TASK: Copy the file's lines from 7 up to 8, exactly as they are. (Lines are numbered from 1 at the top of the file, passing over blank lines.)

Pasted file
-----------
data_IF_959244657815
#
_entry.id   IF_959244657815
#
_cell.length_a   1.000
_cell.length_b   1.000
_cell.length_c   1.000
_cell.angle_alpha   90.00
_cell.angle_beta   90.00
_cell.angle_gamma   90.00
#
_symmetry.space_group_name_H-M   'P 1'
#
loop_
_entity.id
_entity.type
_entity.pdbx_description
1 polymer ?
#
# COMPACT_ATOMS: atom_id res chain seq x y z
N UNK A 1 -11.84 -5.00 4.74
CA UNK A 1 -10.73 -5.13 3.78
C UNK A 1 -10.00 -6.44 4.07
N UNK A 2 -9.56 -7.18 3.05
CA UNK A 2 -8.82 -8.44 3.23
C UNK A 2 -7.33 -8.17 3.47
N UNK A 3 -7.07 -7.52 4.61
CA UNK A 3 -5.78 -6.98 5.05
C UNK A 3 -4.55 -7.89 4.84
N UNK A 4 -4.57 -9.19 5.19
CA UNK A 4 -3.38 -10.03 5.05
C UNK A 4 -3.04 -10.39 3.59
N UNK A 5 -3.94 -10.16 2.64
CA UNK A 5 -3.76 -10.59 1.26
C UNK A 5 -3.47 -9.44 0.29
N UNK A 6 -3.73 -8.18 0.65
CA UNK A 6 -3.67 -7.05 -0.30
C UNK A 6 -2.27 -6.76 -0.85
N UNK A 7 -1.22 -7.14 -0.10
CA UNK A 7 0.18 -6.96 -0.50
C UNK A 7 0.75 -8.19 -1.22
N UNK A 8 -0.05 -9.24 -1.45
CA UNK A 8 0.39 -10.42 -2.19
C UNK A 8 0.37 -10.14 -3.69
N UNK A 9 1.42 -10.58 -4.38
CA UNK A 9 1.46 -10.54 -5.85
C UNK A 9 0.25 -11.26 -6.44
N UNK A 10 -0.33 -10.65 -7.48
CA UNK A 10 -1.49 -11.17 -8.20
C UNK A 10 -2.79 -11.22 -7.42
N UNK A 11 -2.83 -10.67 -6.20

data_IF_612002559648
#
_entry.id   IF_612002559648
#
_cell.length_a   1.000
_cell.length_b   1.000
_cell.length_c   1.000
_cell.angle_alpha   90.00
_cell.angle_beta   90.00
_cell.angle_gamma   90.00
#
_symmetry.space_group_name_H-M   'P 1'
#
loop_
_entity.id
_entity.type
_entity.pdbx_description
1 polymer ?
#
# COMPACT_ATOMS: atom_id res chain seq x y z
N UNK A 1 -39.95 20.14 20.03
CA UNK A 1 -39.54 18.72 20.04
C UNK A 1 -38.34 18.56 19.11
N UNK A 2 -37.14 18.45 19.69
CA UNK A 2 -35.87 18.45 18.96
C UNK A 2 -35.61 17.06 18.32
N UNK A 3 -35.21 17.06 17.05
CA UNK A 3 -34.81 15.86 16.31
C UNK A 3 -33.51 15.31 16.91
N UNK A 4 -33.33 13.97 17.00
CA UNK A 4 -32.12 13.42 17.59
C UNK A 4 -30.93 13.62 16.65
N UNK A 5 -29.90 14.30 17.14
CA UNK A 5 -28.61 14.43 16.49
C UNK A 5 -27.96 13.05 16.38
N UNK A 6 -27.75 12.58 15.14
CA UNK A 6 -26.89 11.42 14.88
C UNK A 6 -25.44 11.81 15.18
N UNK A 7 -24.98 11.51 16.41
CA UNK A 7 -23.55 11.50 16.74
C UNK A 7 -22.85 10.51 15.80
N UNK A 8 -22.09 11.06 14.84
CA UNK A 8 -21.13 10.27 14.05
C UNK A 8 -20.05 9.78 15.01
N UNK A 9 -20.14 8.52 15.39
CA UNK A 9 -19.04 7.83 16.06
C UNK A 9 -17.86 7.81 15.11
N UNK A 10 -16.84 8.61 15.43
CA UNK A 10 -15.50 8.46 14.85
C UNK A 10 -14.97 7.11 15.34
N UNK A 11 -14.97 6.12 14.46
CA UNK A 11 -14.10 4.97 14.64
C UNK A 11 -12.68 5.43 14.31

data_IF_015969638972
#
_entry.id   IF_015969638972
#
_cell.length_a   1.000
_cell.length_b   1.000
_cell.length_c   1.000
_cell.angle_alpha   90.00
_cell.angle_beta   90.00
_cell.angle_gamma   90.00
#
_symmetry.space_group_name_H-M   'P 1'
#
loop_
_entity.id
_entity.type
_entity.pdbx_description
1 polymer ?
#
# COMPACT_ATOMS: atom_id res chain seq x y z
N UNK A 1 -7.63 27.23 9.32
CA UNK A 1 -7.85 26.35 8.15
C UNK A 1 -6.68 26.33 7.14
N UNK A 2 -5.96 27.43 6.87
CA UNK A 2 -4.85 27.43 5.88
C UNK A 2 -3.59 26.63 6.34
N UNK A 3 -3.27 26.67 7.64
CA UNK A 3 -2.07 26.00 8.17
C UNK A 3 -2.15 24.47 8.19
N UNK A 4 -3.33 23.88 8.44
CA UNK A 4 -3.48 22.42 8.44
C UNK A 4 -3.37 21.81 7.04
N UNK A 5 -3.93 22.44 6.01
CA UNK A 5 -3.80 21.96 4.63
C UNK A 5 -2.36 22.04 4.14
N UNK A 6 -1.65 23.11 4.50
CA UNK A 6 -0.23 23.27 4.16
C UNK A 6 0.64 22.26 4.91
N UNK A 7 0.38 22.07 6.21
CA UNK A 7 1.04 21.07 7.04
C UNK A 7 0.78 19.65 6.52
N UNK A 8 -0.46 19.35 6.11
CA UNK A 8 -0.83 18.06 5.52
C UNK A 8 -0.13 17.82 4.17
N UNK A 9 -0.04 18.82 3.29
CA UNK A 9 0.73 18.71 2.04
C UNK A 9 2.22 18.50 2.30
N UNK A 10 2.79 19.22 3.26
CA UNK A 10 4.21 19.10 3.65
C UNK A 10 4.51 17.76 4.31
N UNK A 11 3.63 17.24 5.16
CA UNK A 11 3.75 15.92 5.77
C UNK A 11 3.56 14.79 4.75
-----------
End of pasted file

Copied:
_cell.length_c   1.000
_cell.angle_alpha   90.00